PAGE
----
The Final Frame
A couple weeks ago I had the privilege of being the guest of the Craycraft family at Bruce Lanes. With less than a week until they closed their doors for the final day of business, they took time out of their busy day to talk with me. I wanted to visit the business that has been part of the community for as long as I can remember. The visit was important to not only see it, but to capture photographic images for the future through the lens of my camera. In that way, perhaps generations to come may be able to see and understand what an important part the bowling alley was in our community.
I arrived early and the building was still quiet; there were no sounds of balls rolling down the lanes striking pins. There was no laughter of people enjoying their time together on the lanes. I heard no loud cheers as a ball struck the pins, sending them into the strike zone. The only sound was of an employee preparing the lanes before the day’s bowlers arrived. Since it was announced the lanes were closing, bowlers have traveled from distant homes to play one last sentimental game.
The employee grooming the wooden lanes has done this job many times before. The device he operated has made countless trips back and forth on the maple wood lanes, polishing and oiling them as it goes about its task. The machine could not realize its days were now numbered; the man operating the equipment realized his life was soon to change.
Before long the man and his equipment had once again completed their daily task. From behind the far partition at the end of the lanes a maze of machinery began whirling into action, moving pins into place above each lane. Then in a well choreographed move it precisely sat the pins onto the wooden lane.
The sounds of the equipment coming from behind the partition have been heard on the original lanes for 65 years. As I write these words, I realized the original Bruce Lanes and I are the same age. I can understand how starting another day of work is difficult for the lanes, but as they have for many years they came to life waiting for the first game of the day and not yet ready to retire.
For any of you that grew up in New Martinsville, it is likely you have a memory of Bruce Lanes. It was a good place to hang out and bowl a few games with my friends growing up back in the sixties. Our prom would not be complete without a late night visit by juniors and seniors from the local schools. We really never thought much about the bowling alley back then, after all it had always been there as part of the community.
But, that time is now coming to an end. At one time there were over 700 bowlers on teams back in the 1960s and 1970s. There were men’s and women’s leagues, work place and junior leagues, along with various civic leagues. Hours of enjoyable league play took place each bowling season.
Over the last 65 years the bowling alley has been open approximately 23,400 days. If you figure the bowling alley averages at least 12 hours a day, throw in special play tournaments and midnight bowling; add it all up and you can easily say Bruce Lanes has given over 300,000 hours of entertainment to the community. That is something to be proud of for those who have owned and worked at the business.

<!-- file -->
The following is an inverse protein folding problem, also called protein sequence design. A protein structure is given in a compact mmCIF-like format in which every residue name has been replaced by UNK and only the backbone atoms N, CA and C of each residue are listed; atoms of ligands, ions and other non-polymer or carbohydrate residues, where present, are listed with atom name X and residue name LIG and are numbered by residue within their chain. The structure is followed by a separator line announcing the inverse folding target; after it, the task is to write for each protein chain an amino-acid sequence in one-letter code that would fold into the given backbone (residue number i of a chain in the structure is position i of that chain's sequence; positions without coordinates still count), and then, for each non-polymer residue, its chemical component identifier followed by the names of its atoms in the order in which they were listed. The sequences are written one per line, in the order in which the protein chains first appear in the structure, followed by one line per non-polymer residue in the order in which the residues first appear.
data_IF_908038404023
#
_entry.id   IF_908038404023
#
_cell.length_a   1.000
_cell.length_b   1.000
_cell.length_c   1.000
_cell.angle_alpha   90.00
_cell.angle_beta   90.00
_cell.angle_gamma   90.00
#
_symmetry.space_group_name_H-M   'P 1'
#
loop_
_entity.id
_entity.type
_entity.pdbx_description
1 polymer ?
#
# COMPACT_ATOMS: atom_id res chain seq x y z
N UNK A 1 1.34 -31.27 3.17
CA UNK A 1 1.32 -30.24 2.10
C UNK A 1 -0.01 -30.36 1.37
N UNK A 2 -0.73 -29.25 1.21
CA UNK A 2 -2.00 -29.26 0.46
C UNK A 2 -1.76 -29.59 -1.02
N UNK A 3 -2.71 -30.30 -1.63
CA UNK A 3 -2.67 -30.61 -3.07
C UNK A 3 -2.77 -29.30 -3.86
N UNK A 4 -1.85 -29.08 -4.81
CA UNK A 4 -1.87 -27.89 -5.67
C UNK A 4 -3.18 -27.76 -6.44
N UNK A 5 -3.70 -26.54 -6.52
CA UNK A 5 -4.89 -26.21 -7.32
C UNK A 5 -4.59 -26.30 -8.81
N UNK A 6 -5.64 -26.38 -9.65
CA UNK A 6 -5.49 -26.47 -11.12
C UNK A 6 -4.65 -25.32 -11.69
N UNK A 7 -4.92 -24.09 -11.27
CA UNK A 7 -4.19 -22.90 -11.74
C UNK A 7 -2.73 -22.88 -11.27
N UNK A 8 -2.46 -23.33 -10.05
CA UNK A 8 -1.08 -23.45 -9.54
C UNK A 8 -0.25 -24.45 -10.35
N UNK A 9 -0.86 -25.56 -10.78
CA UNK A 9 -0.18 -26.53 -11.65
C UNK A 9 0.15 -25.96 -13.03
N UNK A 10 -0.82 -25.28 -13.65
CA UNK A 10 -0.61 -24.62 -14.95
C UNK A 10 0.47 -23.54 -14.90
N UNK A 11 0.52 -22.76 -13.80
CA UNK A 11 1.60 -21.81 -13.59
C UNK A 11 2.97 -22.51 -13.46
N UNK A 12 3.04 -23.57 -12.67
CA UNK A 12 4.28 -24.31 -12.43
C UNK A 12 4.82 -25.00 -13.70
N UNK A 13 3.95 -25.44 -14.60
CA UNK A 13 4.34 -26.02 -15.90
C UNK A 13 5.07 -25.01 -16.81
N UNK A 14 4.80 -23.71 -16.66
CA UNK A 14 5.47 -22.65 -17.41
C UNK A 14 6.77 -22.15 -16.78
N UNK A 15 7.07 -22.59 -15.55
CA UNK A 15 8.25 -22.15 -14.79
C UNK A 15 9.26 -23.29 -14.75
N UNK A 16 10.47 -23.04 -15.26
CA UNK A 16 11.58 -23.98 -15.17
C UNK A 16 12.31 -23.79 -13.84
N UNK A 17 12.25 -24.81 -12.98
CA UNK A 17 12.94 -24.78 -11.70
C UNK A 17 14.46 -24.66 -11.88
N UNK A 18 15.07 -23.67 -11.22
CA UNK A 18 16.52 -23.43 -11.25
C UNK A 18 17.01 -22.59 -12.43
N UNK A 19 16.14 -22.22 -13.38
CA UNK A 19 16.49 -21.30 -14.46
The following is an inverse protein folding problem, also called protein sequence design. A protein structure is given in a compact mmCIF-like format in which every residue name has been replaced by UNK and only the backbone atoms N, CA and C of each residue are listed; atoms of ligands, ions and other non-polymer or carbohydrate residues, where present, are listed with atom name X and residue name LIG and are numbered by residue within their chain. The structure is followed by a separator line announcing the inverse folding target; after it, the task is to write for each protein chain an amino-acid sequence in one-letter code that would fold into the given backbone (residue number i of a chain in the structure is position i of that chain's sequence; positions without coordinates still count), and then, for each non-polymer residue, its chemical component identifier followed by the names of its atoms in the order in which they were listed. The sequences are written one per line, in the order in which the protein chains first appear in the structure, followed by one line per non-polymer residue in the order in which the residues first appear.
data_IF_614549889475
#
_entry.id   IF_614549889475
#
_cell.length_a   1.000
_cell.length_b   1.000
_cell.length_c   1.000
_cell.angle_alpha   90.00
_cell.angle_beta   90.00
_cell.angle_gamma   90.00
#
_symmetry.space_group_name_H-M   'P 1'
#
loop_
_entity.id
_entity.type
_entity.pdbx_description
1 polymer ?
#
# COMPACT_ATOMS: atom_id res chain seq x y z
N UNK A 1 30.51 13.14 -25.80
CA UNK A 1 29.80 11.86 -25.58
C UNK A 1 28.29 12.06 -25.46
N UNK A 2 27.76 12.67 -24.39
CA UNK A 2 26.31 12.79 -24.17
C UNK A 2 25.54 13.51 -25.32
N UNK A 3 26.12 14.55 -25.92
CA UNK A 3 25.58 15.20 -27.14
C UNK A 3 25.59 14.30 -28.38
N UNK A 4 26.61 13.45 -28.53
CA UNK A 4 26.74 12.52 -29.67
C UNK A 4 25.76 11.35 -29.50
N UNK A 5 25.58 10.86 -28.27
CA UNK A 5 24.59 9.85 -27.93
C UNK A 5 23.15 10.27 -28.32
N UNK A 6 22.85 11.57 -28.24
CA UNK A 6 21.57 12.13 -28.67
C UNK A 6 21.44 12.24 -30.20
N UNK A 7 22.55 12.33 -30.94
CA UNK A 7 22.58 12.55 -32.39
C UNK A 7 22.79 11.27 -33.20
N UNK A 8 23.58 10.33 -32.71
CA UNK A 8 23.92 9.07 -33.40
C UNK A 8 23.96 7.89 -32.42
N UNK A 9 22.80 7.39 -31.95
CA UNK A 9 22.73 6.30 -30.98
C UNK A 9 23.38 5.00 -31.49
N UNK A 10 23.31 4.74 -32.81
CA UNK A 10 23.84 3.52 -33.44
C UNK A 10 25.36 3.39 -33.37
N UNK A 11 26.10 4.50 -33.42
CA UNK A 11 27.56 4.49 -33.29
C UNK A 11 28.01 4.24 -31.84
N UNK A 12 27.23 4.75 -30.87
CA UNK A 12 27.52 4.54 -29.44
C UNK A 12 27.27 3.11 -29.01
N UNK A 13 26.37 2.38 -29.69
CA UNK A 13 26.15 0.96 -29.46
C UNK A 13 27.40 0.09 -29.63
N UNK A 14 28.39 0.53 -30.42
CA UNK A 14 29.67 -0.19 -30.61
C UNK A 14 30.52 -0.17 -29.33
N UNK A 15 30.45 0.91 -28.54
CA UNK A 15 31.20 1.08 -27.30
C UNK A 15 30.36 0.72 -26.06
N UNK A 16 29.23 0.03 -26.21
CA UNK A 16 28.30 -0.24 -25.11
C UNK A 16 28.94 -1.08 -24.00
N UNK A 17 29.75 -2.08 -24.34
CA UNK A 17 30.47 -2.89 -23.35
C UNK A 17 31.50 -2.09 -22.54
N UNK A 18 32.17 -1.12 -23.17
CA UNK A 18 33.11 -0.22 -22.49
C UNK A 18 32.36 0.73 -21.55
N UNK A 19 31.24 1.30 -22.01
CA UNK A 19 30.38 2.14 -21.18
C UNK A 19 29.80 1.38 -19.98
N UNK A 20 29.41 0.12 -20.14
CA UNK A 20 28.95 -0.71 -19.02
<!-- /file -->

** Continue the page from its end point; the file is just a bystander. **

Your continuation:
Now, the doors that were for so long opened to customers have been closed for the last time. The sign out front that once welcomed bowlers, now announces “Closed”. Piece by piece the contents are being sold and carried away into history. Bruce Lanes and its operations will be dismantled and removed from the community, never to return.
Somehow all this does not take into account that Mike and Keith Craycraft, along with their families, have devoted their lives to maintaining a good family operation at Bruce Lanes. Most of us pass by in our daily lives and see only a local business. But, for the Craycrafts, I believe it will be like losing part of their lives. Family-owned businesses are kept going not only its customers, but by those who work to pay the bills, make payroll, and operate the equipment. They also must strive to maintain an aging building with the passage of the years. Mike and Keith, along with families, have worked endless hours to keep their guests happy and returning season after season. The business also provided jobs for its many dedicated employees over the last six decades.
When they close the doors for that last time, they will have the satisfaction of knowing they were an important part of New Martinsville’s community and history. They were part of our town’s family of businesses. If you haven’t noticed, that family is growing smaller each year. We once had two theaters on Main Street showing movies most every night. In the warm months, you could take your favorite girl to a couple different drive-in theaters in Steelton. There also was a family roller rink that brought joy to skaters year round. Bruce Pool still stands, but now it is silent with no sounds of kids splashing in its waters each summer. Our community has lost many of the places we knew growing up. Some will call it progress; others call it a loss of our town’s family. I’ll let you and history decide what to call the changes to our community.
Thirty years from now someone will say, “At one time there was a bowling alley in Steelton. They say people enjoyed going there and spending time with family and friends.” I hope the images I captured though my camera’s lens will someday show people that there truly was a bowling alley and good people worked hard and built a family business. It may also be said they kept it going for many years to serve the citizens of our community. The picture of Keith and Mike rolling the last frame may be the only way the future will remember a place called Bruce Lanes as we look Through the Lens.